Calendar Spotlights: Pumpkintown Pumpkin Festival, Wiley Cash, and Music on Sunday

Liz West/Flickr Creative Commons

Oct. 14


SC Pumpkintown Pumpkin Festival

One of the region’s beloved fall traditions returns this weekend. The SC Pumpkintown Pumpkin Festival, first started in 1978, is a small-town community event that offers attendees views of the Blue Ridge Mountains and vivid fall colors. Each year, the festival is held at the Oolenoy Community House, an old schoolhouse and local landmark constructed in 1918.

The festival includes more than 100 art and handmade craft booths, and food vendors will sell barbecue chicken and sandwiches and other country-themed fare. There will also be musical performances from country singer Randall Martin and bluegrass groups Rowdy Mountain Boys, The New Dixie Storm, Left Lane, and Last Road. This year’s musical offerings will also include a performance from SeraphSong, a women’s gospel choir.

In its initial years, the Pumpkintown Pumpkin Festival brought in 3,000 to 4,000 attendees and has since grown to hosting close to 35,000, says Buddy Cox, who was an original organizer of the festival in the ’70s.

“I think it’s just the atmosphere. We’re up in the foothills,” he says of the event’s popularity. “We’ve got a lot of wooded area where all the arts and craft people are and a creek that meanders. … With the smell of barbecue cooking and the music going, it’s just a down-home type of feel.”

A festival parade will begin at 9 a.m. at the Pumpkintown Fire Department and make its way down to the community house. “It’s just a down-home, folksy type of parade,” Cox says.

And as the festival’s name would indicate, pumpkins will also be for available for purchase. “There wouldn’t be a pumpkin festival without the pumpkins,” Cox says. —Emily Pietras

Where: Oolenoy Community House, 5301 Dacusville Highway, Pickens

When: Saturday, Oct. 14, 8 a.m.–5 p.m.

Admission: Free



Corde Cantanti/photo provided

Oct. 15


Temple of Israel’s Music on Sunday

Corde Cantanti is like a musical history lesson for the ears. The group, which kicks off the 18th annual Music on Sundays series at Temple of Israel on Sunday, focuses extensively on Baroque music and performs on a variety of historical and modern instruments, including the lute, guitar, cello, theorbo, and percussion. “This is a unique opportunity to hear music of the Baroque period performed by exceptional artists and on a variety of instruments typical of that period,” said Jack Cohan, a former Peace Center executive director who is on the concert series committee. The concert begins at 3 p.m., but an instrumental demonstration titled “Guitars Through the Ages” begins at 2:30 p.m. — Cindy Landrum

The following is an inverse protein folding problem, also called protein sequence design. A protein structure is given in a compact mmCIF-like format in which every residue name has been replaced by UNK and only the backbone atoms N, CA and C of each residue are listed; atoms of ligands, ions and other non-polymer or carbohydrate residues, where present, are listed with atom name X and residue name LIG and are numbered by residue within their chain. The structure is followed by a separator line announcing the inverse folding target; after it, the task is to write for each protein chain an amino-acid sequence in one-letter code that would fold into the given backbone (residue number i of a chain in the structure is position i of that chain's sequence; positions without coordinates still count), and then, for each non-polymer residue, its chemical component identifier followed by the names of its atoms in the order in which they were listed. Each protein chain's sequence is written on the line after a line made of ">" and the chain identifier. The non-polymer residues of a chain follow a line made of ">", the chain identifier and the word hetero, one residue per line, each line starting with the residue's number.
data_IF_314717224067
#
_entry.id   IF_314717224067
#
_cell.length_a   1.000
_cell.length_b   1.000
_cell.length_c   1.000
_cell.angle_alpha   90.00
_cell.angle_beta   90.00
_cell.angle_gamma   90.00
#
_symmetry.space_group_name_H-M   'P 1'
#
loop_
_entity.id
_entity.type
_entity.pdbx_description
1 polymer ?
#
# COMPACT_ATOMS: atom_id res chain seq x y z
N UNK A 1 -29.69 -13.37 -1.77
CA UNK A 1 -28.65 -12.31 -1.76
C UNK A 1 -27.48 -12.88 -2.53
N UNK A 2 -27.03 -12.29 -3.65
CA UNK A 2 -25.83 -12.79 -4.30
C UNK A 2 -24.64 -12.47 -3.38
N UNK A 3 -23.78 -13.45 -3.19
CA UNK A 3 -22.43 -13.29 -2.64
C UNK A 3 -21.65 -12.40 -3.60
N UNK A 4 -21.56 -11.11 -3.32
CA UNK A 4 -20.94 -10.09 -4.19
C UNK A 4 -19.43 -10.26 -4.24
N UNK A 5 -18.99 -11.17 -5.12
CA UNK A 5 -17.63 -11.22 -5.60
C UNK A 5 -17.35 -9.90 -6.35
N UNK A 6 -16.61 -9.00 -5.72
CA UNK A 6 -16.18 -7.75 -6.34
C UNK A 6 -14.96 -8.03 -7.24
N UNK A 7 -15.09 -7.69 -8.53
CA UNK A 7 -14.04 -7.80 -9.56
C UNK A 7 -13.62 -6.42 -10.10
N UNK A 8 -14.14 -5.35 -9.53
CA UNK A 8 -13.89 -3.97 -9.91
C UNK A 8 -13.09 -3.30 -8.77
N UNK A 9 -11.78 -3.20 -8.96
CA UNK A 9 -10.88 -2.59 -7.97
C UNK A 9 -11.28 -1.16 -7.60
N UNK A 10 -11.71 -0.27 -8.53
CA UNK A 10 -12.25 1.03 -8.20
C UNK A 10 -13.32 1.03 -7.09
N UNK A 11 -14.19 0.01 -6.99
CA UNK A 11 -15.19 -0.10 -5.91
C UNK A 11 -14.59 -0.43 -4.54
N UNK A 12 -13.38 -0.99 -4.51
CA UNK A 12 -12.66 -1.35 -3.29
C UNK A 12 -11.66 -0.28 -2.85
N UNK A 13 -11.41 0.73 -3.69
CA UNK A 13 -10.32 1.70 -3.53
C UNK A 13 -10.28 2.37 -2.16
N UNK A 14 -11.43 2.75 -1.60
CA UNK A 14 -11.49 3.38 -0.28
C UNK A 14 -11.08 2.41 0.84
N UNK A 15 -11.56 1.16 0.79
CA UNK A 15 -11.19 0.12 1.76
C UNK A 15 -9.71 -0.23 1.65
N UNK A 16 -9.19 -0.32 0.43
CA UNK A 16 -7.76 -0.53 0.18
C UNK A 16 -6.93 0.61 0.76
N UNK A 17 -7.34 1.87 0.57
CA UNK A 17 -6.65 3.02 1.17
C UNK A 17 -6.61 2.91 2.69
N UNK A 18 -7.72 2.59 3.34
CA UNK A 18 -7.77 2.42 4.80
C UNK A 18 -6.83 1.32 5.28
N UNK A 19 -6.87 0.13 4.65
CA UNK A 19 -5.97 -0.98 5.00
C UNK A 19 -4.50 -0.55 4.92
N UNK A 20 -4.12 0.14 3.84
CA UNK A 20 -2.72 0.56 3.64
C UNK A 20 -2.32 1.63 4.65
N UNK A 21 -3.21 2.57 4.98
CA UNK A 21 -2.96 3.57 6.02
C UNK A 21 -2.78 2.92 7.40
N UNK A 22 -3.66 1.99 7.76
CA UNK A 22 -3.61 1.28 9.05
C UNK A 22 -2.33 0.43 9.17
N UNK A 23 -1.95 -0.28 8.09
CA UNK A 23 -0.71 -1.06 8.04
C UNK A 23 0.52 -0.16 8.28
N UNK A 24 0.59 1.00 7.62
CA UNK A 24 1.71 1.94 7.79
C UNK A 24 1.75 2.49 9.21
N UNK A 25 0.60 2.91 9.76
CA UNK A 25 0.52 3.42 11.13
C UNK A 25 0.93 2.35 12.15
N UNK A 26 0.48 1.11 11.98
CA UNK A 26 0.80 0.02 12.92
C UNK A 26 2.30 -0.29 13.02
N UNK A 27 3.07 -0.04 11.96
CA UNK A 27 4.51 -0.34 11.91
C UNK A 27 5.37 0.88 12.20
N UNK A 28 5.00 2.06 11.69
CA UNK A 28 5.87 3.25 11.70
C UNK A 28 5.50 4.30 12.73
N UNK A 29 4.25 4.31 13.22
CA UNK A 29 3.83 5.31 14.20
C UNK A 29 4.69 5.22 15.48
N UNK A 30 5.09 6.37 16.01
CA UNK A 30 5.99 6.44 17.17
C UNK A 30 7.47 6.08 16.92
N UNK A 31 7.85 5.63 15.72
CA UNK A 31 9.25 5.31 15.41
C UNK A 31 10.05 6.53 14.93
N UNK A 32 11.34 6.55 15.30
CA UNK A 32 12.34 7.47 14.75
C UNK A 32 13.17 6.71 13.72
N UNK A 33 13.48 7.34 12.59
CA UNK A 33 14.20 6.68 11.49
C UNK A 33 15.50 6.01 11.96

Where: Temple of Israel, 400 Spring Forest Road

When: Sunday, Oct. 15, instrumental demonstration at 2:30 p.m., concert at 3 p.m.

Tickets: $20

Info: 863-292-1782,


Oct. 17


Wiley Cash Book Reading & Signing

HarperCollins Publishers

The year is 1929, and six days a week 28-year-old Ella May Wiggins is working the night shift at American Mill No. 2 in Bessemer City, N.C. For her 72 hours of labor each week, Ella May makes only $9. It’s a difficult and dangerous job, but she doesn’t have much of a choice, as her husband, John, has left her to take care of their four children.

But there is some hope for Ella May and the workers who are being exploited daily. When whispers of unionizing surface, organizing becomes a promising opportunity to reclaim the dignity that has been stripped from Ella May and the other workers. But the mill owners, well aware that such an alliance would jeopardize their operation, warn their employees that unions are merely a cover for the corrupt Bolshevik ideology spreading across Europe. But on the night of a planned rally in the community, Ella May makes the decision to join the cause, and she pays dearly for it.

Inspired by true events, Wiley Cash’s “The Last Ballad” is a moving tribute to the men and women — including the real-life Ella May Wiggins — who risked their livelihood, and sometimes even their lives, to secure basic workers’ rights during the 20th century labor movement. Christina Baker Kline, author of “A Piece of the World” and “Orphan Train,” has praised Cash’s latest release as a novel that “reveals the dignity and humanity of people asking for a fair shot in an unfair world.” –Emily Pietras

Where: M. Judson Booksellers, 130 S. Main St.

When: Monday, Oct. 16, 6–7 p.m.

Admission: Free





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